Fruit Of Knowledge: The Vulva vs. The Patriarchy (Paperback)
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In her best-selling book, internationally acclaimed cartoonist Strömquist riffs on the outrageous history of menstruation and half the population’s genitalia.
From Adam and Eve to pussy hats, people have punished, praised, pathologized, and politicized vulvas, vaginas, clitorises, and menstruation. In this graphic nonfiction book, drawn in chunky, punky pen, Swedish cartoonist Liv Strömquist traces how different cultures and traditions have shaped women’s health and beyond. Her biting, informed commentary and ponytailed avatar guides the reader from the darkest chapters of history (a clitoridectomy performed on a five-year-old American child as late as 1948) to the lightest (vulvas used as architectural details as a symbol of protection). Like humorists Julie Doucet (Dirty Plotte), Alison Bechdel (Dykes to Watch Out For), and Kate Beaton (Hark! A Vagrant), she uses the comics medium to reveal uncomfortable truths about how far we haven’t come.
About the Author
Liv Strömquist was born in Sweden and lives in Malmö. She is a radio host with a degree in political science. An activist, her left-leaning, award-winning comics have been published in zines and magazines. Fruit of Knowledge has sold 40,000 copies in Sweden, been adapted for the stage, and has been published worldwide.
Melissa Bowers is a translator and editor. She lives in Seattle.
In this lively feminist graphic essay collection, Strömquist embraces an often fraught topic, balancing serious analysis and irreverent, R-rated humor.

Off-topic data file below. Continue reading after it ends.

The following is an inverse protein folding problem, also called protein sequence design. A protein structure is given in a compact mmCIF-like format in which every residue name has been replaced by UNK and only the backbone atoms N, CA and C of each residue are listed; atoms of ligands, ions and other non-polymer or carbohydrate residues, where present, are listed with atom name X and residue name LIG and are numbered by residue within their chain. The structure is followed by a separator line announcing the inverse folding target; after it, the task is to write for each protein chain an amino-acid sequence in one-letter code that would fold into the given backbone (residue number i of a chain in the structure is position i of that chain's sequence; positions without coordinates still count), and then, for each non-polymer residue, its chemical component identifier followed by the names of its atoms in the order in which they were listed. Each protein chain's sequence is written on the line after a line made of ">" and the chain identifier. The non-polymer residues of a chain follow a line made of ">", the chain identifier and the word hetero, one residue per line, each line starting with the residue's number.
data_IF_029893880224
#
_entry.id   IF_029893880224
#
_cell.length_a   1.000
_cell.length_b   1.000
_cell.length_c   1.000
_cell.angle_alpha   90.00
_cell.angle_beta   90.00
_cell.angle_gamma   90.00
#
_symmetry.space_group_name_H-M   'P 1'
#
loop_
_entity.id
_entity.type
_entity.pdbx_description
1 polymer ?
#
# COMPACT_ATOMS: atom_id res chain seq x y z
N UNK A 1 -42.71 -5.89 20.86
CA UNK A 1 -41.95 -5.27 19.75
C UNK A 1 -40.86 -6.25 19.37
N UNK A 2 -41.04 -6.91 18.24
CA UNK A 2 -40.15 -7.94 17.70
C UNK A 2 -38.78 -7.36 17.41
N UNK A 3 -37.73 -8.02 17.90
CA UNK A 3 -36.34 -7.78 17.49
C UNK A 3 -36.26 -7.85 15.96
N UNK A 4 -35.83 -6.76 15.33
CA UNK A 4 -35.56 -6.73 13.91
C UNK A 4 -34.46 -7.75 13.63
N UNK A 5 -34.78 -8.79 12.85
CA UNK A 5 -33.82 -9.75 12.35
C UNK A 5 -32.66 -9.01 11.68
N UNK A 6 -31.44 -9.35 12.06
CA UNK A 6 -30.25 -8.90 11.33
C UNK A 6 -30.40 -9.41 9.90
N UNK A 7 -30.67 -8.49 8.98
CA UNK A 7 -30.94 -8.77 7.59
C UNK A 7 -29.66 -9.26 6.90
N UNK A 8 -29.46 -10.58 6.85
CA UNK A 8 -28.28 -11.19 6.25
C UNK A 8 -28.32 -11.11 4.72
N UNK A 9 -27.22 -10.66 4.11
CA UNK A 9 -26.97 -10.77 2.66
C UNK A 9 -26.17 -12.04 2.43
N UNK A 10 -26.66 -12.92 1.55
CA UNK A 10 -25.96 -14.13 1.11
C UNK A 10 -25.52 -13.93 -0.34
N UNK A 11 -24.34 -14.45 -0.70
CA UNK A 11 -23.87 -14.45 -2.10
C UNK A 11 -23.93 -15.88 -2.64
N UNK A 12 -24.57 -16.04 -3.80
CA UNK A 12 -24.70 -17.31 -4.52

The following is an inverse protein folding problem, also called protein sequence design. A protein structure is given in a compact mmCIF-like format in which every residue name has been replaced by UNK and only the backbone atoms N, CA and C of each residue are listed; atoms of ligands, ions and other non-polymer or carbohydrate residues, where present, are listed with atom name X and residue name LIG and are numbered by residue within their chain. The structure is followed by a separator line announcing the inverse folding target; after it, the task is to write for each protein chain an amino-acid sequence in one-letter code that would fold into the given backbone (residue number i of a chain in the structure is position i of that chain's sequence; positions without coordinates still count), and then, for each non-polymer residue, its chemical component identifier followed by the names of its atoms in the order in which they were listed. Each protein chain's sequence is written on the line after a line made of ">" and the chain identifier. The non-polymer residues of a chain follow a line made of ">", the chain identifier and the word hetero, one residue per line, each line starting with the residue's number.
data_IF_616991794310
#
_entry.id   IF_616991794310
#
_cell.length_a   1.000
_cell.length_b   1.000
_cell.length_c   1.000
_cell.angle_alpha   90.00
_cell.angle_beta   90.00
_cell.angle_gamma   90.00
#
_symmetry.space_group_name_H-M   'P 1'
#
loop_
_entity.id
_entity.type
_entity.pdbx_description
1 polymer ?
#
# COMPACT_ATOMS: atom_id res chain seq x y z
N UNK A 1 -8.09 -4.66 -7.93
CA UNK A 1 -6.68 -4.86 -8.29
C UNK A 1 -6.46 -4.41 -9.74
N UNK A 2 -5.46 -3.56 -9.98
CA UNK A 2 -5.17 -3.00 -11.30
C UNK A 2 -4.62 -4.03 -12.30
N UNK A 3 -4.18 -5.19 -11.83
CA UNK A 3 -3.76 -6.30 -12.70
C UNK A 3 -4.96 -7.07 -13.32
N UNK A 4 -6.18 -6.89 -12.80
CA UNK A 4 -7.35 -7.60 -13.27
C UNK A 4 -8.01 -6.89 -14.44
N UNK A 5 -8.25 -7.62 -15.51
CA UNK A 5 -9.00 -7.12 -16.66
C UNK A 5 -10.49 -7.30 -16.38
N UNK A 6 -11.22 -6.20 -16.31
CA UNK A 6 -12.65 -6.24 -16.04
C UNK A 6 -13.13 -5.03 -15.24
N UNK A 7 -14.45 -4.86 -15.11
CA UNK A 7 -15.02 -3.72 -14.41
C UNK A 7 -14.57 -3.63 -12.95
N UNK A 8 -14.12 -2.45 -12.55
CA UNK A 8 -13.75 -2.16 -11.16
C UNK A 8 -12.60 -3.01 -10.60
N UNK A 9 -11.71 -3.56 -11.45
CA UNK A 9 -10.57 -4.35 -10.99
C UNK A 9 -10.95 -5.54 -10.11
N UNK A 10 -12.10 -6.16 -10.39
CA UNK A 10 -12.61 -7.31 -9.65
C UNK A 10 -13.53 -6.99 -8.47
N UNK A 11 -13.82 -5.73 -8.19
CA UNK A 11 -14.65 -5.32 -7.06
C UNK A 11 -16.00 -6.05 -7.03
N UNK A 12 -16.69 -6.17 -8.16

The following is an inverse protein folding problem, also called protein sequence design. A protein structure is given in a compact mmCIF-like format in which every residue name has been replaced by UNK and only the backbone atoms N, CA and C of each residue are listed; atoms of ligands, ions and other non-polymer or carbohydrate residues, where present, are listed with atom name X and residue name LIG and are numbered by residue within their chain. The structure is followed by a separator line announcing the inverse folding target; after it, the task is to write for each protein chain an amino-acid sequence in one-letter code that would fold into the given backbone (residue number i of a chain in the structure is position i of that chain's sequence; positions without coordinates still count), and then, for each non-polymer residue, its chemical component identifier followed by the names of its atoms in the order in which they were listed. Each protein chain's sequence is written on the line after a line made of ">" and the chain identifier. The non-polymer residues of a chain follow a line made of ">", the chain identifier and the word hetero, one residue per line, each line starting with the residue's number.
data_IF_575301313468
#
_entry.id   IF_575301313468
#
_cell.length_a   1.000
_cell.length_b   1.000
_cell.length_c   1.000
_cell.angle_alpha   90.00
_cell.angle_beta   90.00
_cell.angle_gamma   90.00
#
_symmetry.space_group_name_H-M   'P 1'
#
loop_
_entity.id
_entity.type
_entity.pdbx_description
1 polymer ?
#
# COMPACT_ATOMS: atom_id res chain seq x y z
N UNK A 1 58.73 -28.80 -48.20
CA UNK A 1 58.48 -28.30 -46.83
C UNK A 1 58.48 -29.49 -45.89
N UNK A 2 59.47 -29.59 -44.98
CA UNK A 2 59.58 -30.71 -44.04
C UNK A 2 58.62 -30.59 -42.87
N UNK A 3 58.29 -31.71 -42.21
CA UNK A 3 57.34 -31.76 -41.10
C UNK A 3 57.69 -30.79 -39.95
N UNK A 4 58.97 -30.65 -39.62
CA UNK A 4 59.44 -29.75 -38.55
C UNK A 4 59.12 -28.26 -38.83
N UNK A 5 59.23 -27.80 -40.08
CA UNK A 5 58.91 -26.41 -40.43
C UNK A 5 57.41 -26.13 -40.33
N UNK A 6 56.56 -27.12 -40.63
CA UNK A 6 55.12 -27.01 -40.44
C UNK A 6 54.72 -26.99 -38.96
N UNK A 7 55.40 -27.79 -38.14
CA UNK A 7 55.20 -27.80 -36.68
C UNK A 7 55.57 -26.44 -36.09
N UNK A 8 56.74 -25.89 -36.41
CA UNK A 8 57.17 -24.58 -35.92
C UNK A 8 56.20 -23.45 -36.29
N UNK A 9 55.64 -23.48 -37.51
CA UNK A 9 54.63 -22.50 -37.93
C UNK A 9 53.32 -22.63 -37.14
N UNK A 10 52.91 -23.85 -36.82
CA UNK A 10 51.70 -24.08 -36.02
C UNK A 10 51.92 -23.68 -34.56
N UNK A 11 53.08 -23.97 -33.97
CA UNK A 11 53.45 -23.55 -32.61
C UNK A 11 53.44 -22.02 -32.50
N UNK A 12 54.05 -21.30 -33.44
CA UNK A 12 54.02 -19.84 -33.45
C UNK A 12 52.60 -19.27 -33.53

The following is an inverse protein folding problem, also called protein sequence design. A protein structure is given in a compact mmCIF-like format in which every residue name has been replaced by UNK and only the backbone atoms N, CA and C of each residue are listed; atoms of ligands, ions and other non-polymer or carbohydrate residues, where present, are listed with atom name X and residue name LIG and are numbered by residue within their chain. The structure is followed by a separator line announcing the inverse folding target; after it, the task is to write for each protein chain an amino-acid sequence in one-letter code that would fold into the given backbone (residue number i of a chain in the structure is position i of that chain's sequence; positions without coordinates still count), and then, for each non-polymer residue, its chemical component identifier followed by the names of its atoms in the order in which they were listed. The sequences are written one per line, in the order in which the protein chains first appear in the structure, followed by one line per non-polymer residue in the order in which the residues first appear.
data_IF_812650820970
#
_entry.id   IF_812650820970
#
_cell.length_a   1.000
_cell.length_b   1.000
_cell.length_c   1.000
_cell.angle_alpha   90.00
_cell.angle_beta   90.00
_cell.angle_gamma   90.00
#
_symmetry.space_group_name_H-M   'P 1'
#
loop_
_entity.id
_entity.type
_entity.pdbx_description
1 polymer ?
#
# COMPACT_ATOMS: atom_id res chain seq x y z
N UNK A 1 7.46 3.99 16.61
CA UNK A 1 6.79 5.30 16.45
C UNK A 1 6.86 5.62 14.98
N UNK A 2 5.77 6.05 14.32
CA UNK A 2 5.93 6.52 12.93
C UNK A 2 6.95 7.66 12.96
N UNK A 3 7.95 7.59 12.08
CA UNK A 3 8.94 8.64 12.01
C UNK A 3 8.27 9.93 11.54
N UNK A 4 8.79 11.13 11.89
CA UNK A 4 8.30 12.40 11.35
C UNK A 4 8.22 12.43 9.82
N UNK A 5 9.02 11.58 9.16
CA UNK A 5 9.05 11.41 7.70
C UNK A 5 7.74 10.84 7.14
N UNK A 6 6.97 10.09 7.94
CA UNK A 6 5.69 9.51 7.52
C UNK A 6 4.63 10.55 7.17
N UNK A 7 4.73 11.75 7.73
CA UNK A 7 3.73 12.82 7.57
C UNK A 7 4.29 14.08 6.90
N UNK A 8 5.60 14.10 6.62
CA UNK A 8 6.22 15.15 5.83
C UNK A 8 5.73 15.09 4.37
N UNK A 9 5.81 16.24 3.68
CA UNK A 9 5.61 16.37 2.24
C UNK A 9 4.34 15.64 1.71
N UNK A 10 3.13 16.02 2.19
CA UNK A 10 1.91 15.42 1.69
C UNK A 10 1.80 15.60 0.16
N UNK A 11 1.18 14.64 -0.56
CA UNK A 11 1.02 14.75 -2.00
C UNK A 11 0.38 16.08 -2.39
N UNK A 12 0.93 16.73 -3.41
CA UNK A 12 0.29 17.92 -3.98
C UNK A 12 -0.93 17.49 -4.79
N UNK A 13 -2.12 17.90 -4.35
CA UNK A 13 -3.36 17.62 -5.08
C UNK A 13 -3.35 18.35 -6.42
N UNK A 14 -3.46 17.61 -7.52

— Publishers Weekly
How I loved reading Liv Strömquist’s Fruit of Knowledge. If her strips are clever, angry, funny and righteous, they’re also informative to an eye-popping degree. Should you be in possession of a teenage daughter, you absolutely must buy it for her and all her friends, in addition to those copies you will now immediately purchase for yourself and all of yours.
— The Guardian
Given the current political climate in the United States, Strömquist’s vibrant, excoriating work is more necessary than ever. Fruit of Knowledge is the kind of self-care Western culture needs—accessible, intelligent, and engaging renderings of culture and history—that provide the encouragement to help us finally name and reclaim the female body.
— The Establishment
Strömquist doesn't pull any punches as she covers topics from the horrific to the absurd. Entertaining, educational and essential!
— The Gosh!
Liv Strömquist is one of those brilliant artists who manages to combine light-hearted rage with biting humour.
— Book Riot